"Unriddled" is HubSpot's weekly digest of the tech headlines you need to know. We give you the top tech stories in a quick, scannable way and break it all down. It's tech news: explained.
The Path to Messaging Proceeds
Threads Arrive to Messenger
Nearly three weeks after Facebook CEO published a 3,200-word blog post describing the company's slow, strategic pivot to "private, encrypted services" like messaging -- it began rolling out threaded messages on Messenger.
With this new feature, which is slated to launch for Messenger's 1.3 billion users worldwide -- conversation participants can directly reply to a specific message by pressing down on the next, tapping a "Reply" icon, and respond accordingly.
The new threaded replies feature ideally works best in a group chat, where users can reply directly to one participant's individual message without involving the entire group, and without having to create a separate conversation.
The new feature arrives about a month after Messenger began allowing users to unsend messages on the platform. Read full story >>
Telegram Makes Moves Toward Private Messaging
Telegram, which describes itself as "a cloud-based mobile and desktop messaging app with a focus on security and speed," has taken a cue from the recent public dialogue around private messaging -- by introducing "anonymous forwarding."
With this new feature, users can forward any message they've previously sent, and it can't be traced back to their accounts. Instead, the message will just display for the forward recipient with "an unclickable name in the 'from' field," the company says in an official blog post. "This way, people you chat with will have no verifiable proof you ever sent them anything."
Telegram has rolled out anonymous forwarding alongside an "improvement" to its own unsending feature, which previously only allowed users to delete sent on both their end and the recipient's within 48 hours of sending it. Now, the company says, there's no time limit to unsend a message. Read full story >>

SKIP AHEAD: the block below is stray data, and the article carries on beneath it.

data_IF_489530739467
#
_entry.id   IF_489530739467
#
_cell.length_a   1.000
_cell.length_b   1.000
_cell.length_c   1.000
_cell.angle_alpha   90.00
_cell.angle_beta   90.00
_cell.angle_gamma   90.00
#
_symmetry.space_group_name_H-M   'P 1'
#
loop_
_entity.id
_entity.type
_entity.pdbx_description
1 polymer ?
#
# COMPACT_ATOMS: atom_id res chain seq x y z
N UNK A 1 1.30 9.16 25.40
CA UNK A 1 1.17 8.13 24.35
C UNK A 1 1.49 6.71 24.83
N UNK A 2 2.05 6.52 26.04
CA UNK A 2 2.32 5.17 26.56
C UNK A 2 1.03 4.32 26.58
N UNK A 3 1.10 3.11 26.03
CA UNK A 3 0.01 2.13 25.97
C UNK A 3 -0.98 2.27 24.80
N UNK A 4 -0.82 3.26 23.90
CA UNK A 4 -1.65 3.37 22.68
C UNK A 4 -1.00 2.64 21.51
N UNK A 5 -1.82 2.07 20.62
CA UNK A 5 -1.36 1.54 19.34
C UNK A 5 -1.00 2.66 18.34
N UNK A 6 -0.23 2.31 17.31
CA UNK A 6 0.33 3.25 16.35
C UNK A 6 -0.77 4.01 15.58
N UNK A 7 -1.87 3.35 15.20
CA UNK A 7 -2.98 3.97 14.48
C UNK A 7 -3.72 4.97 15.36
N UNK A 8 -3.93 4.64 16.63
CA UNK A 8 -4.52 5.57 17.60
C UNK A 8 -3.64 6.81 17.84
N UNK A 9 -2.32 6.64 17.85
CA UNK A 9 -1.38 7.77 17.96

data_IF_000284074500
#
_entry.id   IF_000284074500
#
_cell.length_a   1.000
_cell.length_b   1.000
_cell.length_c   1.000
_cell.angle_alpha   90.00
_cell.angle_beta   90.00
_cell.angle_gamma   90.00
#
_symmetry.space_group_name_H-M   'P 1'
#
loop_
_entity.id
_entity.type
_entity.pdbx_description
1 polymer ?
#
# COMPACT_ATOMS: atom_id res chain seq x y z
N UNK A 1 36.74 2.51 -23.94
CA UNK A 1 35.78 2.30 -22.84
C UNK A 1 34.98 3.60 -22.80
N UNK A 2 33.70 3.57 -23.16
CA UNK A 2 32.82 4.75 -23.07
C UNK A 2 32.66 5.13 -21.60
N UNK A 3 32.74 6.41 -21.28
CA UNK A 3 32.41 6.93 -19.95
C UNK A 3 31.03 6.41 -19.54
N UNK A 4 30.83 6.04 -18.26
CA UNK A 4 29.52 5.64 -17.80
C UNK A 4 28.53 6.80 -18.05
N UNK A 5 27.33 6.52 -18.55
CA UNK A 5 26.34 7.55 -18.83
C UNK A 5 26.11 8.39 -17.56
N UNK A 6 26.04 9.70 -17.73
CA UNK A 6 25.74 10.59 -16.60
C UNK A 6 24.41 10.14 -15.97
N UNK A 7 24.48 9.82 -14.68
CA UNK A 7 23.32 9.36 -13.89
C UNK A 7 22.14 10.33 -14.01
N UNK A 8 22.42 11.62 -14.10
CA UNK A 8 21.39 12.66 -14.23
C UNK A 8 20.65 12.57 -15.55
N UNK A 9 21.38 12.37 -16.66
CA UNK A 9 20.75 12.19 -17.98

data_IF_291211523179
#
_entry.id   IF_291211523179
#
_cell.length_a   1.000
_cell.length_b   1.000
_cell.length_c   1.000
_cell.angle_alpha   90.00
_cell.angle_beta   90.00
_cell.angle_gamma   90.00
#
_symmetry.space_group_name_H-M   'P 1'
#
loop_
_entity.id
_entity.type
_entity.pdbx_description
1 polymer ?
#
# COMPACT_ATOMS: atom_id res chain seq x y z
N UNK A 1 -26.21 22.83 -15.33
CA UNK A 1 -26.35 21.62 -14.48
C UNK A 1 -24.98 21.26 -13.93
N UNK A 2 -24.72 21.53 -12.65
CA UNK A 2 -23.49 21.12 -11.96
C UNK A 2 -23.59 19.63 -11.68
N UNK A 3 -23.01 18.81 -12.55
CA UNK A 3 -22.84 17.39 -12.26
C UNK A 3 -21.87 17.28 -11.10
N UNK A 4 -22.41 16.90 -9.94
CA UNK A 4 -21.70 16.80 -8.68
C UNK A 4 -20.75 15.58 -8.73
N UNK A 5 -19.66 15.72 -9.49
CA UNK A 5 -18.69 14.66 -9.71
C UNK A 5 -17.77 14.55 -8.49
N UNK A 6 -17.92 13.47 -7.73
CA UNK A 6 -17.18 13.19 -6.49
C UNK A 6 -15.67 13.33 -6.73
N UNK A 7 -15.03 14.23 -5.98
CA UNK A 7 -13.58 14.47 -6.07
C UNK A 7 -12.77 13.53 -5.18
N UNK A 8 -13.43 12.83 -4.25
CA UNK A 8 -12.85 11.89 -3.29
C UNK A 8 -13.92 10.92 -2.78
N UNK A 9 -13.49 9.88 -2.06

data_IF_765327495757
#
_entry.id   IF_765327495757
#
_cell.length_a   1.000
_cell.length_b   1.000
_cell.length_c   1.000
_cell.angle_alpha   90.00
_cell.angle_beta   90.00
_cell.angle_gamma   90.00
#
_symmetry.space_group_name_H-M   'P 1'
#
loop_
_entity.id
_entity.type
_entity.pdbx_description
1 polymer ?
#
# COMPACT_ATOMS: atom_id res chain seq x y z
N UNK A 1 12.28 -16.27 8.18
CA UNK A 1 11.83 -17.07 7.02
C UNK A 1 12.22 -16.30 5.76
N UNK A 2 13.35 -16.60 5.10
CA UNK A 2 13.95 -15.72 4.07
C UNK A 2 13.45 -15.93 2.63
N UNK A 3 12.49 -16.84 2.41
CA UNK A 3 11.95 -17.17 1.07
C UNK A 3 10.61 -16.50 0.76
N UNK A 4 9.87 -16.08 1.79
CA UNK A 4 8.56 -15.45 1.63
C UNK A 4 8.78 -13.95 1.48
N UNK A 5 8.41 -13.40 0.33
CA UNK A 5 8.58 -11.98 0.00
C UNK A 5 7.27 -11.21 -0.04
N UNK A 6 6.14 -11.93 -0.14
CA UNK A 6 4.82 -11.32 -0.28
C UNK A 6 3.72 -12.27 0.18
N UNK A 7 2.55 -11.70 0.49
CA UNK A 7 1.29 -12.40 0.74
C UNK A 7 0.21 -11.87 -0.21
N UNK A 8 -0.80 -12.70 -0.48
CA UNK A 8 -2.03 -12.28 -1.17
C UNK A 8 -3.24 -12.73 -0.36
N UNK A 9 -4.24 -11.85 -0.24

Google's Dedicated Hotel Search Site
Seeing that it seems to have a dedicated search site for many other travel-related items -- maps and flights, for example -- it was only a matter of time before Google launched a dedicated search engine for hotels.
The new hotel search site comes with a range of filtering options -- similar to its flight search site -- ranging from budget, to average guest ratings, to amenities like pools and gyms.
The visual results display, meanwhile, bears an uncanny resemblance to that of Airbnb -- leading some to wonder if a vacation rentals will soon be added to Google's portfolio of travel planning tools. Airbnb, meanwhile, received more U.S. consumer spending than legacy hotel brand Hilton did last year. Read full story >>
Video Ads Could Be Coming to Amazon's iOS App
Following Instagram's recent introduction of in-app shopping, Bloomberg reports that Amazon is beta testing video ads on its iOS shopping app.
Amazon -- which has been encroaching on Google and Facebook's "duopoly" dominance of the U.S. digital ad market -- is reportedly exploring another revenue model by way of selling video ads, which would appear within search results on the app.
That strategy is one that Amazon has successfully implemented on other platforms, including its desktop site, where all above-the-fold search results are ads.
The previous "lack of video content" on Amazon, writes Spencer Soper, "revealed a weakness in shopper engagement and product discovery other sites were doing better." Read full story >>
A Year After Facebook's Big News Feed Algorithm Change, What Kind of Content Does Best?
Last January, Facebook made a significant change to its News Feed algorithm -- and said it would once again focus on friends and family. A year later, here's the type of content that's showing the strongest performance. Read full story >>
Music to Our Ears: How Bose Is Reframing Augmented Reality
Hands-on with Frames: Bose's new augmented reality glasses. Here's what we saw, heard, and learned about how the company is reshaping AR. Read full story >>
Apple Card, Ad-Free TV, and Oprah: All the Highlights From This Week's Apple Services Event
A new Apple credit card. A streaming TV platform to (maybe) rival Netflix. Many celebrities -- but even fewer details. Here's what you missed at Apple's long-awaited services event. Read full story >>
Virtual Reality Could Become Ubiquitous. But Can It Be Monetized?
The debate continues on what makes a better use case for virtual reality: business, or consumer. But there's a place where both intersect in immersive technology: monetizing it. Read full story >>